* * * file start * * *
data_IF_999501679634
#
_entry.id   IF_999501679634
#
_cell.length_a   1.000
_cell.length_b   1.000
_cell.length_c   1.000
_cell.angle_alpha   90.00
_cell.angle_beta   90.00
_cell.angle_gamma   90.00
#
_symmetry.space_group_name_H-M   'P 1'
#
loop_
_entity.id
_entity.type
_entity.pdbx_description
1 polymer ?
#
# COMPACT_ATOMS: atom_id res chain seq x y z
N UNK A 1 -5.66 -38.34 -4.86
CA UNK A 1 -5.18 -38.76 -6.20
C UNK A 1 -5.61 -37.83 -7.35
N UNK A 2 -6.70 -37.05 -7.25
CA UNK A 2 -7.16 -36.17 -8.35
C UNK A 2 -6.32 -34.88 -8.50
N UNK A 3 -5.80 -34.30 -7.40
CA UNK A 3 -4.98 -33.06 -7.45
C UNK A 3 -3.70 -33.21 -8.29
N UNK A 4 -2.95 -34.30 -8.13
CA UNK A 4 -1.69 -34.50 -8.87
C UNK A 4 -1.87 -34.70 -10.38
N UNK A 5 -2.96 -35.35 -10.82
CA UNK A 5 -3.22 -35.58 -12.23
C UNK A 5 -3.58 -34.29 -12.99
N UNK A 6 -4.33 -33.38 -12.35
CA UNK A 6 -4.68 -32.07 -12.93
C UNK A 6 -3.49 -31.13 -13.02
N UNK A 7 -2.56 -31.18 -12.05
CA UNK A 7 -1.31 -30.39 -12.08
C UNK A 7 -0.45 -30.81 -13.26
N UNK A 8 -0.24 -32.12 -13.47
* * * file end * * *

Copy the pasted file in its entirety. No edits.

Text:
data_IF_999501679634
#
_entry.id   IF_999501679634
#
_cell.length_a   1.000
_cell.length_b   1.000
_cell.length_c   1.000
_cell.angle_alpha   90.00
_cell.angle_beta   90.00
_cell.angle_gamma   90.00
#
_symmetry.space_group_name_H-M   'P 1'
#
loop_
_entity.id
_entity.type
_entity.pdbx_description
1 polymer ?
#
# COMPACT_ATOMS: atom_id res chain seq x y z
N UNK A 1 -5.66 -38.34 -4.86
CA UNK A 1 -5.18 -38.76 -6.20
C UNK A 1 -5.61 -37.83 -7.35
N UNK A 2 -6.70 -37.05 -7.25
CA UNK A 2 -7.16 -36.17 -8.35
C UNK A 2 -6.32 -34.88 -8.50
N UNK A 3 -5.80 -34.30 -7.40
CA UNK A 3 -4.98 -33.06 -7.45
C UNK A 3 -3.70 -33.21 -8.29
N UNK A 4 -2.95 -34.30 -8.13
CA UNK A 4 -1.69 -34.50 -8.87
C UNK A 4 -1.87 -34.70 -10.38
N UNK A 5 -2.96 -35.35 -10.82
CA UNK A 5 -3.22 -35.58 -12.23
C UNK A 5 -3.58 -34.29 -12.99
N UNK A 6 -4.33 -33.38 -12.35
CA UNK A 6 -4.68 -32.07 -12.93
C UNK A 6 -3.49 -31.13 -13.02
N UNK A 7 -2.56 -31.18 -12.05
CA UNK A 7 -1.31 -30.39 -12.08
C UNK A 7 -0.45 -30.81 -13.26
N UNK A 8 -0.24 -32.12 -13.47